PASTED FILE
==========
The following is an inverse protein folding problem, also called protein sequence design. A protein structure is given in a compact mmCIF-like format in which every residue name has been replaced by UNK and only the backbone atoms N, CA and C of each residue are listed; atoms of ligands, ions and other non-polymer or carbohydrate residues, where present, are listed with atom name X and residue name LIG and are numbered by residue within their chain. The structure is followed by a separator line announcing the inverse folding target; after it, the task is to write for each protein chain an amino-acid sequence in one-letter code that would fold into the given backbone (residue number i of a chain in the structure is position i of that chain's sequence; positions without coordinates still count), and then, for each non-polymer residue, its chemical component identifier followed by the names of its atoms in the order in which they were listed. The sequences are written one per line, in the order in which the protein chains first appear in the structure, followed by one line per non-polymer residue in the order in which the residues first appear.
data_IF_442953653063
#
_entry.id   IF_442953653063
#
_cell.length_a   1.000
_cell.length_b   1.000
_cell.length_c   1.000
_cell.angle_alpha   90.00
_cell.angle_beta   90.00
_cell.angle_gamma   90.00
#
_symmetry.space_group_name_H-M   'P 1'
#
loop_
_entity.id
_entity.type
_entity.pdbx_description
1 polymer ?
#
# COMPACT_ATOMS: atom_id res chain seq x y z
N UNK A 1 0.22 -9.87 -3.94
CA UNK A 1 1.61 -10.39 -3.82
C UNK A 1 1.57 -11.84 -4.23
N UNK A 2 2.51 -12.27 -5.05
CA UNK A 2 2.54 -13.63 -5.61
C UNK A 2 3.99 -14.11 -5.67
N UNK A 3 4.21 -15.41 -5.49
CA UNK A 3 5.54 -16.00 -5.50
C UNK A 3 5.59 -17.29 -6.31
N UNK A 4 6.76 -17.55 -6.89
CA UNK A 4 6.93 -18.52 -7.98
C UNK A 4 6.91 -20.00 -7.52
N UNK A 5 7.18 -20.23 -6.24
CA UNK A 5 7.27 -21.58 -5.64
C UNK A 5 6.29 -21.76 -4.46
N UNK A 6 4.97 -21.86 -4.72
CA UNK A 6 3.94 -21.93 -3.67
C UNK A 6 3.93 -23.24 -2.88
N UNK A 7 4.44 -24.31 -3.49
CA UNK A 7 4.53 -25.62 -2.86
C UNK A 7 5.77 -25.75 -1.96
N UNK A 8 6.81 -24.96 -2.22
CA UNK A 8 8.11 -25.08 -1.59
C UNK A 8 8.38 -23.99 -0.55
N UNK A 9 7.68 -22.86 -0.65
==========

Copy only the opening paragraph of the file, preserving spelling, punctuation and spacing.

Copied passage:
The following is an inverse protein folding problem, also called protein sequence design. A protein structure is given in a compact mmCIF-like format in which every residue name has been replaced by UNK and only the backbone atoms N, CA and C of each residue are listed; atoms of ligands, ions and other non-polymer or carbohydrate residues, where present, are listed with atom name X and residue name LIG and are numbered by residue within their chain. The structure is followed by a separator line announcing the inverse folding target; after it, the task is to write for each protein chain an amino-acid sequence in one-letter code that would fold into the given backbone (residue number i of a chain in the structure is position i of that chain's sequence; positions without coordinates still count), and then, for each non-polymer residue, its chemical component identifier followed by the names of its atoms in the order in which they were listed. The sequences are written one per line, in the order in which the protein chains first appear in the structure, followed by one line per non-polymer residue in the order in which the residues first appear.